An Ontario court has ruled border guards at a crossing between a Canadian island and the rest of the country were wrong to search an Indigenous man’s vehicle on grounds that he had a criminal record and associated with others convicted of breaking the law.
In a decision released last Friday, Ontario Superior Court Justice Nathalie Champagne said Kanawakeron Jody Swamp’s criminal record didn’t justify the search that led him to be charged under the Customs Act in 2017.
What’s more, the judge said, nearly everyone on Cornwall Island —situated in the St. Lawrence River with bridges linking it to the U.S. and Cornwall, Ont. — has a relative with a criminal record, which means that also cannot be considered reasonable grounds for a search.
Neither can the fact that Swamp, a member of the Mohawk Nation who lives on the island, drives a “low-value” vehicle — another indicator cited by one of the border guards involved in the search.
Swamp was charged with multiple offences after border guards found American firecrackers in his car during a secondary inspection.
He was acquitted after the trial judge found border guards at a mixed-traffic crossing such as the one in Cornwall, Ont., can’t question or search travellers coming from within Canada, but the Crown appealed the ruling.
In her decision, Champagne said that while the trial judge erred in his interpretation of the law on mixed-traffic crossings, the search was nonetheless unjustified and the acquittal should be upheld.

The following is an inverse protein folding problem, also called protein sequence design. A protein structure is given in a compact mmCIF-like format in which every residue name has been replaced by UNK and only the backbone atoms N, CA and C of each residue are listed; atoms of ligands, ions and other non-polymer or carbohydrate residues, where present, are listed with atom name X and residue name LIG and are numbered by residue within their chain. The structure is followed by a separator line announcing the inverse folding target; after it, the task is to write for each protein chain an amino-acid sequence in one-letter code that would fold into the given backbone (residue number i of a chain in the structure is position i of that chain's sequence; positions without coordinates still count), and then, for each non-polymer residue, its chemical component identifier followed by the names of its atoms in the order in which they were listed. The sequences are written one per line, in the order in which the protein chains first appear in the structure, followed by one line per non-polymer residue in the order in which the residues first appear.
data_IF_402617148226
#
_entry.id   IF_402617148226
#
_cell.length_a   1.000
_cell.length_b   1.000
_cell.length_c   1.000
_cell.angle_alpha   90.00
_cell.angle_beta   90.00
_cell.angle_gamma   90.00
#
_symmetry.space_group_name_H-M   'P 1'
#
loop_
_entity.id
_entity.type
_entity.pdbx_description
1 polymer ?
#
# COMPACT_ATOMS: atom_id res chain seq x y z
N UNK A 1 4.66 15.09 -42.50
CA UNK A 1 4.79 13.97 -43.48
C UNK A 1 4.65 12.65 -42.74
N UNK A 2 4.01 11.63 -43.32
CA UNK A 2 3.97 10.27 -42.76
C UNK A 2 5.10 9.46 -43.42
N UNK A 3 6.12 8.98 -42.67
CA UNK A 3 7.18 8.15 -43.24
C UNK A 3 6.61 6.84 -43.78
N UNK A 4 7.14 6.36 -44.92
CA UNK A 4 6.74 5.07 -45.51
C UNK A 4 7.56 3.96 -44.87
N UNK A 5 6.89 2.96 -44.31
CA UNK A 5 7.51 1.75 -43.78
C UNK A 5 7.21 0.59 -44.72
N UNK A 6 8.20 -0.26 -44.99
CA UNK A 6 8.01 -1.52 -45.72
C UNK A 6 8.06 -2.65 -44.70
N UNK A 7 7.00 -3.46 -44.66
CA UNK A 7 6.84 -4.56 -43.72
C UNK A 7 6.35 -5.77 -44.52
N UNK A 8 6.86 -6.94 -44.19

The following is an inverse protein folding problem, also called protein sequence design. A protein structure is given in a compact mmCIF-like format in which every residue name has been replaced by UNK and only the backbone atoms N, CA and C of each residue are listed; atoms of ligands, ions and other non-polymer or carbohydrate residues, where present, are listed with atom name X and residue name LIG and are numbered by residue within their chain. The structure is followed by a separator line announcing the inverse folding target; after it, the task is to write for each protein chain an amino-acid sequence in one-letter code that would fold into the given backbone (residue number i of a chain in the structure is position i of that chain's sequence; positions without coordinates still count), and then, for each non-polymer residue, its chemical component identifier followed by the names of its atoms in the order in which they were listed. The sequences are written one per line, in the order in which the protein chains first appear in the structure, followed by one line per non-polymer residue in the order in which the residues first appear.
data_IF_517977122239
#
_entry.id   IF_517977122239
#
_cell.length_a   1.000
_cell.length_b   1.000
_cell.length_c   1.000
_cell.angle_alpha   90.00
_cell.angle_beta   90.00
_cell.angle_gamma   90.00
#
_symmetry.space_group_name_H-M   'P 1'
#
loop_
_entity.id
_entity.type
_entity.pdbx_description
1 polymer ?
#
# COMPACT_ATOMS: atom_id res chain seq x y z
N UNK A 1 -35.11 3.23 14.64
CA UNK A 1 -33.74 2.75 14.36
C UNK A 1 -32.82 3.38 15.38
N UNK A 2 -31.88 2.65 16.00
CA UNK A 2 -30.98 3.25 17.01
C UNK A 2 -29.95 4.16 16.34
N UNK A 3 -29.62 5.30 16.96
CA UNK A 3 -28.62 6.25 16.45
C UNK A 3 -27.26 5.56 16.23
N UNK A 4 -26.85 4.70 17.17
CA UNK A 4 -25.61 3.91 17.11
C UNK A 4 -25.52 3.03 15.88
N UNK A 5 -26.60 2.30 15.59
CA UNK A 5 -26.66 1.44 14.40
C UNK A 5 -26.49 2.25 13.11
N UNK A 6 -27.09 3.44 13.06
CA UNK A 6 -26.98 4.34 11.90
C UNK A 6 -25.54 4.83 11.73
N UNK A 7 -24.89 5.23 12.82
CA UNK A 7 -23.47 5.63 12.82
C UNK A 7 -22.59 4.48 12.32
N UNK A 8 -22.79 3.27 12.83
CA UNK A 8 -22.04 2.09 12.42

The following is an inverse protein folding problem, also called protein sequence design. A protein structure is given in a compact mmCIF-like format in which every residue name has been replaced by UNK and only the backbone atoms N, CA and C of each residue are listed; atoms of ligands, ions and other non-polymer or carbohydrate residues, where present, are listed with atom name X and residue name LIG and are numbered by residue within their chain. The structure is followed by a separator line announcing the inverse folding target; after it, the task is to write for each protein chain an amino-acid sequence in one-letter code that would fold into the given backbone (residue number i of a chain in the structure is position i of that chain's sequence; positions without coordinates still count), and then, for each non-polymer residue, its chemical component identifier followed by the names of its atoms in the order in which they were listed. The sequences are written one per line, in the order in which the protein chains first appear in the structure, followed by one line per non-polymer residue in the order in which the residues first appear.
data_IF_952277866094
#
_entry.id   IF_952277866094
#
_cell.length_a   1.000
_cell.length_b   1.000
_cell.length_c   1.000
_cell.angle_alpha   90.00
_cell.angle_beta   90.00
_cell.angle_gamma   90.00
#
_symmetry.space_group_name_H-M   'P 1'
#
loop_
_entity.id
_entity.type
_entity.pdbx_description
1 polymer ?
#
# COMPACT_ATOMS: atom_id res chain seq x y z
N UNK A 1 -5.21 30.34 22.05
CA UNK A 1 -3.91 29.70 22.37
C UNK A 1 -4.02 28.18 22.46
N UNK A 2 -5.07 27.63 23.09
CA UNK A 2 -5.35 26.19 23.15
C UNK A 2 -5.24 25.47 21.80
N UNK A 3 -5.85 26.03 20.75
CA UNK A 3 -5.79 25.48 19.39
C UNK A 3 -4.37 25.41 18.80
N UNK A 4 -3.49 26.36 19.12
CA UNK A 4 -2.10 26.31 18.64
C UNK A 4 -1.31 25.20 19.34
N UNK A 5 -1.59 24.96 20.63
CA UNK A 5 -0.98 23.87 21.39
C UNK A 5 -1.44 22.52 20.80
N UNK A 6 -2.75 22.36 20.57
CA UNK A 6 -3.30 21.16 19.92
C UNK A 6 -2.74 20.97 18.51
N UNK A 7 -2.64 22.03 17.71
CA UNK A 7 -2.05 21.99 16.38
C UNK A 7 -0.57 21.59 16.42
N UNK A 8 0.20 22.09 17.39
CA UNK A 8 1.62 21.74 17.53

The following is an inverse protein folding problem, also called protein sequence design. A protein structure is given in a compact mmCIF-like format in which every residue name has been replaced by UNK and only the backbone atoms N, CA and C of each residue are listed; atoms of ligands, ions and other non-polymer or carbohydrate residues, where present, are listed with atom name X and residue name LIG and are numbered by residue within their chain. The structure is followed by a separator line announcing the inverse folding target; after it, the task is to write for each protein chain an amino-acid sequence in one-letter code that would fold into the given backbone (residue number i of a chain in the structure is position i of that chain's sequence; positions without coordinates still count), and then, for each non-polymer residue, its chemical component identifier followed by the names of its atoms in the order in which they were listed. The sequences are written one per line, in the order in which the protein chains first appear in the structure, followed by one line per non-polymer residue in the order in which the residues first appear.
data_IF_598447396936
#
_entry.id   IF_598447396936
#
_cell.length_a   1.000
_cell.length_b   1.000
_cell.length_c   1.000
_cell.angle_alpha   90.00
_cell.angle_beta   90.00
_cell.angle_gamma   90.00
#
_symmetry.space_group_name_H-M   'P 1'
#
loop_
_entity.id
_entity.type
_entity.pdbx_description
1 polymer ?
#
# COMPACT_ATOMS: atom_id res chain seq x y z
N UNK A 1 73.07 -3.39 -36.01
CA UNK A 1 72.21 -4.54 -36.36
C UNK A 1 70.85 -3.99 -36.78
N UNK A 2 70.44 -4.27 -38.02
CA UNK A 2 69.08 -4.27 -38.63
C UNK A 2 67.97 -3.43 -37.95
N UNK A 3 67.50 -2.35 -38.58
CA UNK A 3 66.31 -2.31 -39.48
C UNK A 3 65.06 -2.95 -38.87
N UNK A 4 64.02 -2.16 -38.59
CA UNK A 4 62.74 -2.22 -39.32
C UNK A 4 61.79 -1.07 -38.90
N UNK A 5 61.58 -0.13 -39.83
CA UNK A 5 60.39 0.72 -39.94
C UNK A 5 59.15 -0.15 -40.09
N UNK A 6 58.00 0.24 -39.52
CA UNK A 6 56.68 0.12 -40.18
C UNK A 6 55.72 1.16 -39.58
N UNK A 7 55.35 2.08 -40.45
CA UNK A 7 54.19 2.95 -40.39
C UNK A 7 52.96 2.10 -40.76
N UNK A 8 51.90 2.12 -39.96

“The evidence shows that Mr. Swamp’s criminal record was not for smuggling and almost every family who resides on Cornwall Island has a family member with a criminal record. Thus, the fact that Mr. Swamp kept company with individuals who had a criminal record is not surprising and is not … reasonable grounds to suspect,” she wrote.
Meanwhile, border guards did not explain the significance of the value of Swamp’s truck, she said, and that is insufficient to establish grounds for a search.
Cameron Fiske, who represents Swamp, called the ruling a step in the right direction for the population of Cornwall Island.
“Ultimately, what is at stake is Canada’s relationship with its Indigenous population,” he said in an email.
“Given the peculiar configuration of the border at Cornwall, wherein an entire island is essentially wedged between two countries in a ‘mixed traffic corridor,’ the treatment of Aboriginal persons in that mixed traffic corridor is certainly a matter of significant public interest. No one else in the country is in that unique situation.”
Swamp is also the representative plaintiff in a class-action lawsuit that alleges the Mohawk residents of Cornwall Island face systemic discrimination because of the border crossing.
Fiske, who also represents Swamp in that suit, has said residents have to go through the crossing to attend schools, doctor’s appointments or to eat in restaurants.
The lawsuit alleges the Canada Border Services Agency and the Attorney General of Canada have turned a blind eye to illegal searches, seizures and detention imposed on members of the Akwesasne reserve living on the island.
The statement of claim alleges the CBSA and the Attorney General were negligent and breached their duties in allowing border guards to treat island residents travelling within Canada like foreign visitors.
The allegations have not been tested in court. The CBSA has said Cornwall Island represents “a unique and complex set of challenges related to border management,” and that it is working with the Mohawk Council of Akwesasne to address the issues.